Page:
The water vapor escapes the small rice container as the old lady opens up its lid. Before it, plates of side dishes cooked in rich Balinese condiments tease the senses of passersby with their sweet and fragrant aroma. A few meters away some women are preparing small pieces of offerings made of various flower petals with different colors, sliced pandan leaves, and a pinch of sticky rice. They are making canang sari, the ubiquitous Balinese offering normally placed in front of houses, at temple altars, on cars’ dashboards, and many other places.
This is Ubud Market at the heart of the so-called cultural center of Bali, filled with morning activities of vendors and locals, boisterous and colorful. Compared to similar places in Indonesia, Ubud Market is arguably one of the most unique traditional markets in the country due to its wide array of goods, commodities, and artworks sold to not only fulfill the daily needs of Balinese people – particularly the Hindus – but also to satisfy visitors with different necessities.
Tracing back its history in the 19th century when Ubud was the seat of a powerful kingdom in Bali, no one would have imagined this place transforming itself into the cultural hub of the island within the next few decades. It was Walter Spies, a German painter, who introduced Balinese culture and art to the Western World in the early 20th century. Living in Ubud for nine years at the invitation of the Prince of Ubud, he helped the locals modernize the artworks to cater to a broader audience. Today, Ubud Market is one of the places to find the traces of his legacy where artwork vendors replace those selling commodities after morning time.
Ubud Palace itself, officially called Puri Agung Ubud Krisnakusuma (the Great Palace of Ubud Krisnakusuma), is located a stone’s throw away from the market. Its elegant entrance leads to an even more beautiful courtyard, conspicuous among the nearby restaurants and shops. Despite no longer possessing the power it once had over the region, the royal family still lives in the palace, in a secluded area off-limit to tourists.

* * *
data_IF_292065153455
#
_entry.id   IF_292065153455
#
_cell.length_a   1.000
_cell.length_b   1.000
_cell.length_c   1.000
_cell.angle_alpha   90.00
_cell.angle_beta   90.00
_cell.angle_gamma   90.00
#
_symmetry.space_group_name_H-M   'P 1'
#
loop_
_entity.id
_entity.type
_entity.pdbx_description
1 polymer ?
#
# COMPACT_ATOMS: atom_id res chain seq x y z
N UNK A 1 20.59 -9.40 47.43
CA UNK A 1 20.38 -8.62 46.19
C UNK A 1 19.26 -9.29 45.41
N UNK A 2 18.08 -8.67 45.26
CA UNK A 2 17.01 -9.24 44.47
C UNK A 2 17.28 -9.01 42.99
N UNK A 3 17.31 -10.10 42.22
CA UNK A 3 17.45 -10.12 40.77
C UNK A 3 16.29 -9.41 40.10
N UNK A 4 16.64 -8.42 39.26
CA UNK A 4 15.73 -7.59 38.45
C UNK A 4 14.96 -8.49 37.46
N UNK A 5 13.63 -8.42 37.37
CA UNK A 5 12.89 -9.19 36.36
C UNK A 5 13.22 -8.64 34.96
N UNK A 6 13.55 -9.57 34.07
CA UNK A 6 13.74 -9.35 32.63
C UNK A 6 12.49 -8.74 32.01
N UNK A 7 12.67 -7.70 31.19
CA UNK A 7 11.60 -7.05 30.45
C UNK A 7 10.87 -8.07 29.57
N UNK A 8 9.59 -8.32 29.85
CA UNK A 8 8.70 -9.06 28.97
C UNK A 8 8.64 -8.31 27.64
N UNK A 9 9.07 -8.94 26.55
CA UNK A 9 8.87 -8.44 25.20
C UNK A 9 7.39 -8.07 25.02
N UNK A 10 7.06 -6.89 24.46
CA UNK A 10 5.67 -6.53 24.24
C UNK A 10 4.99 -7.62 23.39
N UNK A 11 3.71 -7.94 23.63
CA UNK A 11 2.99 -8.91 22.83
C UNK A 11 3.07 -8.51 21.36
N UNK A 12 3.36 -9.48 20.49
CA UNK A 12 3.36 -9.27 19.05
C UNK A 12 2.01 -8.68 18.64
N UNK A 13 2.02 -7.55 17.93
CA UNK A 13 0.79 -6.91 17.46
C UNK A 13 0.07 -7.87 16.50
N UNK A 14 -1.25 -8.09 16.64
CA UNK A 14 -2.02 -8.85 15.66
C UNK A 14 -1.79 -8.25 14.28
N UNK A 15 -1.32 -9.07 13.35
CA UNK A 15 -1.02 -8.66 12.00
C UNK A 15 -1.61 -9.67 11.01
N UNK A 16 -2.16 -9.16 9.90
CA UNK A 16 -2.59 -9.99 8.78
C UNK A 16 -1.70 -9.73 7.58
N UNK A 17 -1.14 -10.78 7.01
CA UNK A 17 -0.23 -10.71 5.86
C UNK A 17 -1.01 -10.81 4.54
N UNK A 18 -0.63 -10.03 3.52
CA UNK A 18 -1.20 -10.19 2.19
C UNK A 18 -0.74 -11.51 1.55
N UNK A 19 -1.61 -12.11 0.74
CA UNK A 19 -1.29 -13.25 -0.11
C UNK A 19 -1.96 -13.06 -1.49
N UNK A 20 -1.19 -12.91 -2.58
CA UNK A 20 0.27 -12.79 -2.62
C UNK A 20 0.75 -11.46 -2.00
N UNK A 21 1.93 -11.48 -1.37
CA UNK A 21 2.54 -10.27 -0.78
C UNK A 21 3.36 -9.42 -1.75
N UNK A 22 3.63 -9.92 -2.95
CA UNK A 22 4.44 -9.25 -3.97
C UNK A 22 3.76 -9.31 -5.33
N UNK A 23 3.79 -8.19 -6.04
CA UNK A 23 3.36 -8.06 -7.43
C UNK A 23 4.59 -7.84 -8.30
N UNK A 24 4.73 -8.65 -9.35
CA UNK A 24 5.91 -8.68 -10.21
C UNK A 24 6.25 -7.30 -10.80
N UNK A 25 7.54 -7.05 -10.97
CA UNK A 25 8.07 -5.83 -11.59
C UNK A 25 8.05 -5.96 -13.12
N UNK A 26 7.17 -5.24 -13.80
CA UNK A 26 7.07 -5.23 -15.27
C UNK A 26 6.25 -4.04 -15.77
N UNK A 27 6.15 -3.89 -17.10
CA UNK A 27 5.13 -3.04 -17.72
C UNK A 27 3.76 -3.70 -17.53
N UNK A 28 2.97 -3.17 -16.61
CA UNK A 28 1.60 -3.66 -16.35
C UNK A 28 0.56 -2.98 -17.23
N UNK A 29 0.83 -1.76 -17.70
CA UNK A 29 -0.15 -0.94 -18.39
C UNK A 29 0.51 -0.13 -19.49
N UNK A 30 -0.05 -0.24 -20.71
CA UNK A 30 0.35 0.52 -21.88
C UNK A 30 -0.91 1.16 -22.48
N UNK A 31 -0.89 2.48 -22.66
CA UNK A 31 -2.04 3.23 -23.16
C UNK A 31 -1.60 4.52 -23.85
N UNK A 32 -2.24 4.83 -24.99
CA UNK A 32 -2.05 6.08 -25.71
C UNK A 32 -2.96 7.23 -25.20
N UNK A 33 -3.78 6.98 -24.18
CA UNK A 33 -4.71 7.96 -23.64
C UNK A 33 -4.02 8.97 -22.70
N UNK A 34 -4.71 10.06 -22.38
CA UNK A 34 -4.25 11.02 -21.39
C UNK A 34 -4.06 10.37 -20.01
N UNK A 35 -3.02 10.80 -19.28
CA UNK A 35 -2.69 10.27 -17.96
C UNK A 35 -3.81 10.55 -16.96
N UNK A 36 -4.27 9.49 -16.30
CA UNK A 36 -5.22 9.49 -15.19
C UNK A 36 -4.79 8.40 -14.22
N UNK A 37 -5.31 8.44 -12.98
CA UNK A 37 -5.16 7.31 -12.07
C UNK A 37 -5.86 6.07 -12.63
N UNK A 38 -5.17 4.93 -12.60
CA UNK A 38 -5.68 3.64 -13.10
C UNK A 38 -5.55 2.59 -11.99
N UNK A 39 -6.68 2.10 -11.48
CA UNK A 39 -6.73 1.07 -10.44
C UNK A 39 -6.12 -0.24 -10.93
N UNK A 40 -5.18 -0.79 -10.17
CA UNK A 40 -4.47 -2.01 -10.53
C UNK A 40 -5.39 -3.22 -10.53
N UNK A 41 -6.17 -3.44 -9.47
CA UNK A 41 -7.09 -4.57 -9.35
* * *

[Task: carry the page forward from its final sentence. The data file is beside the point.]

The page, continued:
Having taken some pictures of the vendors at the outside of the market, we walk inside, through some dark alleys and slippery floors. Suddenly the humid labyrinth opens up to a courtyard where more vendors share the cramped place under the clear blue skies. “Beep beep!” a garbage collector shouts to ask everyone to give her and her cart a way out of the crowd. A typical Balinese spirit house stands right at the center of the courtyard, studded with a handful of canang sari and burning incense sticks.
“That woman has been selling fruits and vegetables at the exact same spot with the exact same basket arrangement since I was a kid” Alexander recalls his memory upon noticing one of the vendors. “She has the same facial expression,” he adds.
At one corner, a food stall displays a roast pig complete with the head. Some might find it horrible, some others amusing. But clearly that is a not a common sight in other traditional markets across Indonesia. Craving for ayam betutu instead, we go back outside to find the vendor who serves the best ayam betutu in town, Alexander assures me. Some parts of the market have changed since my last visit in 2011. Modern blocks of shops have been built to accommodate more vendors, unfortunately forcing some others to leave the market.
Alexander looks puzzled. “I am sure his stall was right here back then.” Then he asks some people around where the ayam betutu vendor has moved.
“He’s moved to his house, not far from here,” a parking attendant replies.
“His house is at that alley, to the right of the main street,” an old woman adds.
It seems like everyone knows this man. But it is this kind of bond and friendship a place like a traditional market is filled with. We walk towards the alley, with so many questions hovering in my head. Will this place change when it is fully modernized one day? Will more vendors move out from the market to sell their goods or food at their houses? Will it be harder to feel the real Balinese experience in the future?
Only time can tell.